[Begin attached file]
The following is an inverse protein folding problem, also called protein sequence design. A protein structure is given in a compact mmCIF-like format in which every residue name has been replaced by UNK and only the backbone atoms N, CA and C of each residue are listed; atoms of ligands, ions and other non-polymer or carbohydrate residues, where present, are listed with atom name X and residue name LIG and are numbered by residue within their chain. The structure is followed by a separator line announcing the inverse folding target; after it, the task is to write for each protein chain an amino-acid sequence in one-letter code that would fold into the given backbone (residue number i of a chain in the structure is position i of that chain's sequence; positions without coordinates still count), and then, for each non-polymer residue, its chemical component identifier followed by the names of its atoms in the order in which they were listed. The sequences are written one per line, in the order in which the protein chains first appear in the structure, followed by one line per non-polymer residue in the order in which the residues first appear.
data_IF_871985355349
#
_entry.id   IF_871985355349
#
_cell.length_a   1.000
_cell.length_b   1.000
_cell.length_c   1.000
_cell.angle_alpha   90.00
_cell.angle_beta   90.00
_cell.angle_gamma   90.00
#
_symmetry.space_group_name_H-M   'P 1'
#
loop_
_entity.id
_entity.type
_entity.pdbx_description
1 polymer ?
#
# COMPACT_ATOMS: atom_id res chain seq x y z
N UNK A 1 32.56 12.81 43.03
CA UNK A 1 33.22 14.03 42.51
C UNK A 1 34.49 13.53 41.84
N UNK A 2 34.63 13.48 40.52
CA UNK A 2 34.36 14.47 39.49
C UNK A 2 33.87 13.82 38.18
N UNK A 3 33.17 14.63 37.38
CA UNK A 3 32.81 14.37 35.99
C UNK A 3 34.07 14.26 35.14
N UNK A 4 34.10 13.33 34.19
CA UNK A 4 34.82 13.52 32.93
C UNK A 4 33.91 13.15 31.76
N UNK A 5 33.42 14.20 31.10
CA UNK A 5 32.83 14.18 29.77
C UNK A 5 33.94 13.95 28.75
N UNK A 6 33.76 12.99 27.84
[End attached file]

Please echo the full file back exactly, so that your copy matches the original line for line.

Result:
The following is an inverse protein folding problem, also called protein sequence design. A protein structure is given in a compact mmCIF-like format in which every residue name has been replaced by UNK and only the backbone atoms N, CA and C of each residue are listed; atoms of ligands, ions and other non-polymer or carbohydrate residues, where present, are listed with atom name X and residue name LIG and are numbered by residue within their chain. The structure is followed by a separator line announcing the inverse folding target; after it, the task is to write for each protein chain an amino-acid sequence in one-letter code that would fold into the given backbone (residue number i of a chain in the structure is position i of that chain's sequence; positions without coordinates still count), and then, for each non-polymer residue, its chemical component identifier followed by the names of its atoms in the order in which they were listed. The sequences are written one per line, in the order in which the protein chains first appear in the structure, followed by one line per non-polymer residue in the order in which the residues first appear.
data_IF_871985355349
#
_entry.id   IF_871985355349
#
_cell.length_a   1.000
_cell.length_b   1.000
_cell.length_c   1.000
_cell.angle_alpha   90.00
_cell.angle_beta   90.00
_cell.angle_gamma   90.00
#
_symmetry.space_group_name_H-M   'P 1'
#
loop_
_entity.id
_entity.type
_entity.pdbx_description
1 polymer ?
#
# COMPACT_ATOMS: atom_id res chain seq x y z
N UNK A 1 32.56 12.81 43.03
CA UNK A 1 33.22 14.03 42.51
C UNK A 1 34.49 13.53 41.84
N UNK A 2 34.63 13.48 40.52
CA UNK A 2 34.36 14.47 39.49
C UNK A 2 33.87 13.82 38.18
N UNK A 3 33.17 14.63 37.38
CA UNK A 3 32.81 14.37 35.99
C UNK A 3 34.07 14.26 35.14
N UNK A 4 34.10 13.33 34.19
CA UNK A 4 34.82 13.52 32.93
C UNK A 4 33.91 13.15 31.76
N UNK A 5 33.42 14.20 31.10
CA UNK A 5 32.83 14.18 29.77
C UNK A 5 33.94 13.95 28.75
N UNK A 6 33.76 12.99 27.84